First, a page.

The Verse’s Alex Berdugo reviews Declan McKenna’s gig at Concorde 2 on 20th October 2017.
As the crowd finished singing along to A Ha’s Take On Me in the interval, it was clear that there was something magical in the air. Declan McKenna was about to perform in the sold-out Concorde 2 and the audience that awaited him was nothing short of perfect. The anticipation was positively infectious as the throwback 80s hits were played – an ideal start to a headline show
The band calmly took the stage and opened with a rocking rendition of The Kids Don’t Wanna Come Home. McKenna had the crowd in his pocket as he sang the first lines. Their screams almost drowning out his music. The song was catchy and fuelled with adrenalin, the guitar solo midway depicting the young frontman as a rock god against the lights. Unfortunately, some feedback was noticeable at this point of the set, occasionally clashing unpleasantly with the music. Despite this, the band carried the hindrance well and it was dealt with quickly.
Make Me Your Queen was phenomenally performed. The drummer held the other musicians together like superglue, creating a solid wall of sound. The lead vocals were spot on. McKenna was flicking into falsetto and out again like a light switch, the song’s chorus accentuated by the crowd’s participation. In true frontman fashion, McKenna swapped between an acoustic guitar and his electric guitar halfway through, his stage presence seemingly off the scale.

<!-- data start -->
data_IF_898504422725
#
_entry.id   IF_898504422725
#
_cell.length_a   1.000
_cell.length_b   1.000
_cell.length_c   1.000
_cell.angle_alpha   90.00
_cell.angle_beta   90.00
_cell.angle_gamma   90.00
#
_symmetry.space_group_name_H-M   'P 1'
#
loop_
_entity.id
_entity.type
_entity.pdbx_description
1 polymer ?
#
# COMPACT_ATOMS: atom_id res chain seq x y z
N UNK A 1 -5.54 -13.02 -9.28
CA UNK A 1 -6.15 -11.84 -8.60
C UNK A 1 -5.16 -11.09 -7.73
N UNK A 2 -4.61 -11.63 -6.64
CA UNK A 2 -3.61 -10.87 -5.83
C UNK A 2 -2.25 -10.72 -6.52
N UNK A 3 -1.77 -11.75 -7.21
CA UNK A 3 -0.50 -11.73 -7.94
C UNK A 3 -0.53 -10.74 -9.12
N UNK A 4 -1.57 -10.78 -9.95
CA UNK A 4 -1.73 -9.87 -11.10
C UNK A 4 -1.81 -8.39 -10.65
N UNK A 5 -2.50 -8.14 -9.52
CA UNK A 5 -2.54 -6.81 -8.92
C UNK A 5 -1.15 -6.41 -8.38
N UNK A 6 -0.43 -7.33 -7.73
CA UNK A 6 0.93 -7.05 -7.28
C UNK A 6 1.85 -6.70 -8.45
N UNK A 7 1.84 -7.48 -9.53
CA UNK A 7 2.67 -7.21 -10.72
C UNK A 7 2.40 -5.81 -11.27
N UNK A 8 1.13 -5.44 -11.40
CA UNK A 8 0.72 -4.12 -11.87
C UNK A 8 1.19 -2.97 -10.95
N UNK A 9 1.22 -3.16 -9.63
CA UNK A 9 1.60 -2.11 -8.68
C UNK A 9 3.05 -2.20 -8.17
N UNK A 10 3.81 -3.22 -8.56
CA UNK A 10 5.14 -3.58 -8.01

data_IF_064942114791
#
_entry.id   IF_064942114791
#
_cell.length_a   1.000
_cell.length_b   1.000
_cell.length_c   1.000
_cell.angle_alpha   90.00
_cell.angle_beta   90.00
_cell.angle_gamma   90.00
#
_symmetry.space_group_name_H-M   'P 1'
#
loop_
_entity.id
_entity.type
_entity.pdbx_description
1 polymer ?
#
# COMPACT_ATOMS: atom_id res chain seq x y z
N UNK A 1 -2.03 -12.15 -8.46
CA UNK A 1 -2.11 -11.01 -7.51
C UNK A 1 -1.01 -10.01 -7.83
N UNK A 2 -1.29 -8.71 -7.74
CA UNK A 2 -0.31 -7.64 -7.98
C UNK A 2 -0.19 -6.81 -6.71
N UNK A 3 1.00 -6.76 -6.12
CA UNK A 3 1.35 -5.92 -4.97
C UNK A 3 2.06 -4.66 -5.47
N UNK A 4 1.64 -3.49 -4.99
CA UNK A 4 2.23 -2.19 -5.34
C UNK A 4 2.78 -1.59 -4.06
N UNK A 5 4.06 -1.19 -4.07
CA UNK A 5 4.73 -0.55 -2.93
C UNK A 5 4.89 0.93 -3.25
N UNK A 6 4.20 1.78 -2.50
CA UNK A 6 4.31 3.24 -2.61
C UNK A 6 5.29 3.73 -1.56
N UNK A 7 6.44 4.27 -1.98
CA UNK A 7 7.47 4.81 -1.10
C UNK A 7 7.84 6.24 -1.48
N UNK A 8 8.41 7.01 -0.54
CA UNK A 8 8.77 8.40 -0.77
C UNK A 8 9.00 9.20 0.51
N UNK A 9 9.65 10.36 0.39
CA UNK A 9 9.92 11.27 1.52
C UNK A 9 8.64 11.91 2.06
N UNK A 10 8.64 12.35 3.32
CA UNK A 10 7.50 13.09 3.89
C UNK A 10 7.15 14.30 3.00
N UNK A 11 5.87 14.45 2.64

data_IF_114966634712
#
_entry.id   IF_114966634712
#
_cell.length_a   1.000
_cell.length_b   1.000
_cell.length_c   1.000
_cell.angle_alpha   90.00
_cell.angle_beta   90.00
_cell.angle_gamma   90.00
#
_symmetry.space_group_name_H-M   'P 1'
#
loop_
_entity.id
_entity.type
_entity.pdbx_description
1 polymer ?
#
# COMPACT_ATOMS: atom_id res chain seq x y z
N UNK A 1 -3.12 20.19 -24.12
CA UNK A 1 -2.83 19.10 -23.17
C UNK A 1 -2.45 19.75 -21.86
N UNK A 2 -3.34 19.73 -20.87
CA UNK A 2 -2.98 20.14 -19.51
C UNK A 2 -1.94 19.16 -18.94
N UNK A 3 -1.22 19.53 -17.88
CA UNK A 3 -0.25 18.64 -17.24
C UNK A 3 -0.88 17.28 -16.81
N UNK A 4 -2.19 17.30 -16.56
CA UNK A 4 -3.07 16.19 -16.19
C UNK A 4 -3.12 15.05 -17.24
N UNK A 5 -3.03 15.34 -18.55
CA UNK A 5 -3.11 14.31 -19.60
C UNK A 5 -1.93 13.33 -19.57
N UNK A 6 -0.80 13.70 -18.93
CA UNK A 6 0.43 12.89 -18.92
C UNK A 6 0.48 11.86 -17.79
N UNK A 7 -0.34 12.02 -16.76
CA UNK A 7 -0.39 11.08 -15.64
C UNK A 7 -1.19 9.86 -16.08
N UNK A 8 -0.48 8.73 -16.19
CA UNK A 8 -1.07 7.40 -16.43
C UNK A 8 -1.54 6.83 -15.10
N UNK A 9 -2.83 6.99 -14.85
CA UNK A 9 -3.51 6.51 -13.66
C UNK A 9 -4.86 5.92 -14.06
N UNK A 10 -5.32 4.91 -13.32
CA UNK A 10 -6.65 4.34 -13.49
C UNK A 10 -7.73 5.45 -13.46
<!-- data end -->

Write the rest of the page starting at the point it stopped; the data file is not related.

An invaluable element of the show was the lights. The colourful display was tailored to each song, making the gig feel like a rock concert ten times the size of Concorde 2. Often, there would be a combination of three colours at a time, intensifying the current song and giving each individual tune a life of its own. The smoke machines also appeared to be in overdrive. The stage seemed like some kind of an alternate reality, providing a psychedelic experience for us in the audience.
Bethlehem was one of the highlights of the evening. The basslines were prominent in the live mix, boosting the power of the song. The bass player was also able to emphasise the vocal melodies and demonstrated the superb musical chemistry in the band. Simultaneously, the lead guitarist was pulling off impressive lead guitar lines under McKenna’s voice in the chorus, bringing a new depth that was a marvel to listen to.
The set ended surprisingly early (approximately 9:30pm) but it was a satisfactory conclusion. McKenna wasn’t too afraid to crowd surf, keeping his crowd engaged all the way to the end. Overall, it was a sensational gig from an artist still so early in his career. A performance that a seasoned professional would have given, it was a true example of a rock gig.